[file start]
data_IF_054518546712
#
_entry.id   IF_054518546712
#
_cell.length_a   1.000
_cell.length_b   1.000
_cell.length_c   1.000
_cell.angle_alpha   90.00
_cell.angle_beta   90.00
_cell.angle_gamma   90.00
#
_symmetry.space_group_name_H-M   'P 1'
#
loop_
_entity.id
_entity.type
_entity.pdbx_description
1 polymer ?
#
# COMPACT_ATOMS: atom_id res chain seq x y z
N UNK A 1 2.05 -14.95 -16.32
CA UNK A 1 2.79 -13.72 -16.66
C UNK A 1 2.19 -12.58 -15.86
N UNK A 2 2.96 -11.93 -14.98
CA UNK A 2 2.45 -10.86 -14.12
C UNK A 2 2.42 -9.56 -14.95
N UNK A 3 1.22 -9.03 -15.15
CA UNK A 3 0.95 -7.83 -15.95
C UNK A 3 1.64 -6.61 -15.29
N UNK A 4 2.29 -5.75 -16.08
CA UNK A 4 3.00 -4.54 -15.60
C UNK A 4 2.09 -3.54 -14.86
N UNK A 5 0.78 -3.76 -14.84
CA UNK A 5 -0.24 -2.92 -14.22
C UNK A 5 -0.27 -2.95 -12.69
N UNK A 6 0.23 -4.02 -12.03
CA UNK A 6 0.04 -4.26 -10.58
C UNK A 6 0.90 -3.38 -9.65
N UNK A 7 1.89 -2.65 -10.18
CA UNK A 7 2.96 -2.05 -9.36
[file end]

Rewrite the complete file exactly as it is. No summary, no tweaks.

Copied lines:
data_IF_054518546712
#
_entry.id   IF_054518546712
#
_cell.length_a   1.000
_cell.length_b   1.000
_cell.length_c   1.000
_cell.angle_alpha   90.00
_cell.angle_beta   90.00
_cell.angle_gamma   90.00
#
_symmetry.space_group_name_H-M   'P 1'
#
loop_
_entity.id
_entity.type
_entity.pdbx_description
1 polymer ?
#
# COMPACT_ATOMS: atom_id res chain seq x y z
N UNK A 1 2.05 -14.95 -16.32
CA UNK A 1 2.79 -13.72 -16.66
C UNK A 1 2.19 -12.58 -15.86
N UNK A 2 2.96 -11.93 -14.98
CA UNK A 2 2.45 -10.86 -14.12
C UNK A 2 2.42 -9.56 -14.95
N UNK A 3 1.22 -9.03 -15.15
CA UNK A 3 0.95 -7.83 -15.95
C UNK A 3 1.64 -6.61 -15.29
N UNK A 4 2.29 -5.75 -16.08
CA UNK A 4 3.00 -4.54 -15.60
C UNK A 4 2.09 -3.54 -14.86
N UNK A 5 0.78 -3.76 -14.84
CA UNK A 5 -0.24 -2.92 -14.22
C UNK A 5 -0.27 -2.95 -12.69
N UNK A 6 0.23 -4.02 -12.03
CA UNK A 6 0.04 -4.26 -10.58
C UNK A 6 0.90 -3.38 -9.65
N UNK A 7 1.89 -2.65 -10.18
CA UNK A 7 2.96 -2.05 -9.36